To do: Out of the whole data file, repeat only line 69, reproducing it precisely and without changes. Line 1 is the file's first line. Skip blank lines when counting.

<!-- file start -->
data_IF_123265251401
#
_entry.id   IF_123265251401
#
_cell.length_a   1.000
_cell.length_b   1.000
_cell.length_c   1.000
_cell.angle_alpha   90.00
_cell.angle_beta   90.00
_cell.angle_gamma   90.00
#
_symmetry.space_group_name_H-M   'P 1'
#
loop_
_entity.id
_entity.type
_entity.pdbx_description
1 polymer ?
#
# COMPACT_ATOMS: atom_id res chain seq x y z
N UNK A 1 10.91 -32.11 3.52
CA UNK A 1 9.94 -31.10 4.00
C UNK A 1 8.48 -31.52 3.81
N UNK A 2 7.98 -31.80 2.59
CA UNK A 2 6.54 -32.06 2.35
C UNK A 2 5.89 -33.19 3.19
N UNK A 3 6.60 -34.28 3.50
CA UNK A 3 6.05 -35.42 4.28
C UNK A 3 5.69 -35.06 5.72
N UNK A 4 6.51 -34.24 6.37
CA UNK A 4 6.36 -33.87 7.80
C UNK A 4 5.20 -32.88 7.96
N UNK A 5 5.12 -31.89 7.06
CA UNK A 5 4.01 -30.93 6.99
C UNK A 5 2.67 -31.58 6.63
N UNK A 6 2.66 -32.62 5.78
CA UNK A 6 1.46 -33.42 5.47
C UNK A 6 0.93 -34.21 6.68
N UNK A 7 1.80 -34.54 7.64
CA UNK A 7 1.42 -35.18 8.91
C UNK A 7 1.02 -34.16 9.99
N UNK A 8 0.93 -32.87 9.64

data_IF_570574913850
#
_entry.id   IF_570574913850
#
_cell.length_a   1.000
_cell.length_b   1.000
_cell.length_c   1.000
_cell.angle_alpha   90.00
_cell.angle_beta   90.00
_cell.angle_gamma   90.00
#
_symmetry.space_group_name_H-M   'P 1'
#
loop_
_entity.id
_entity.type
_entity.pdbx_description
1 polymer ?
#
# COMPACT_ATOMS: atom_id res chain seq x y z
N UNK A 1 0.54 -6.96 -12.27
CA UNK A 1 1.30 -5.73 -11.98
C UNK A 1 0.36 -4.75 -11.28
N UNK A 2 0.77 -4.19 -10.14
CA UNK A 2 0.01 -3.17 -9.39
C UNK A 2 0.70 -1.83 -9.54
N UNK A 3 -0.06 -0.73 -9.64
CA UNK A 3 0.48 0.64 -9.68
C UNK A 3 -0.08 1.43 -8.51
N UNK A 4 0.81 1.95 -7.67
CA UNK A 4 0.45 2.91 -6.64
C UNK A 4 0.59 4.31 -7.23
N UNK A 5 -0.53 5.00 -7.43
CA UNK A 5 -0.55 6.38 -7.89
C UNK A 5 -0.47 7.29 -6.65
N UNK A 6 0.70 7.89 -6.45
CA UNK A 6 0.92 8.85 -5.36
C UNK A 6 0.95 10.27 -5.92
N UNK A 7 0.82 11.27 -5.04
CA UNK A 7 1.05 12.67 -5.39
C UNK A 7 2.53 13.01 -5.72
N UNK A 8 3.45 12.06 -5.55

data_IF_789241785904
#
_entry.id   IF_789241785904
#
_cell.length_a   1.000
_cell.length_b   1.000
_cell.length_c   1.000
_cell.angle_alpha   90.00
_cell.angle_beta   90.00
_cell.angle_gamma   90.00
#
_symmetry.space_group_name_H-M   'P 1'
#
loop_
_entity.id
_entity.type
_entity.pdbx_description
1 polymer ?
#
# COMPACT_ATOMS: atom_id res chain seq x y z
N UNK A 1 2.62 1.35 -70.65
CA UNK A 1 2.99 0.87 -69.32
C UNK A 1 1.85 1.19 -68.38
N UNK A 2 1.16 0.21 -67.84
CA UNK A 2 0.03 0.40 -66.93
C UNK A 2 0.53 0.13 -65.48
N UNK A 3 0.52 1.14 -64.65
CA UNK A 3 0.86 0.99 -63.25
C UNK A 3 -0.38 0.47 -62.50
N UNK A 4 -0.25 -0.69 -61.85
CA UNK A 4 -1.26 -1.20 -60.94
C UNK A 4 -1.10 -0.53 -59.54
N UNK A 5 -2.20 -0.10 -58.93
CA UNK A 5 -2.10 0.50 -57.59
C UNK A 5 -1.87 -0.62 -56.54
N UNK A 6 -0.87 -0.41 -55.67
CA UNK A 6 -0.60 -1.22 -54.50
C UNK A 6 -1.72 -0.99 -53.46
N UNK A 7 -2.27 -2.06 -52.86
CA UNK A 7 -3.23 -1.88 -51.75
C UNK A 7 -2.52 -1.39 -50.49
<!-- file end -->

N UNK A 3 -0.06 -0.73 -9.64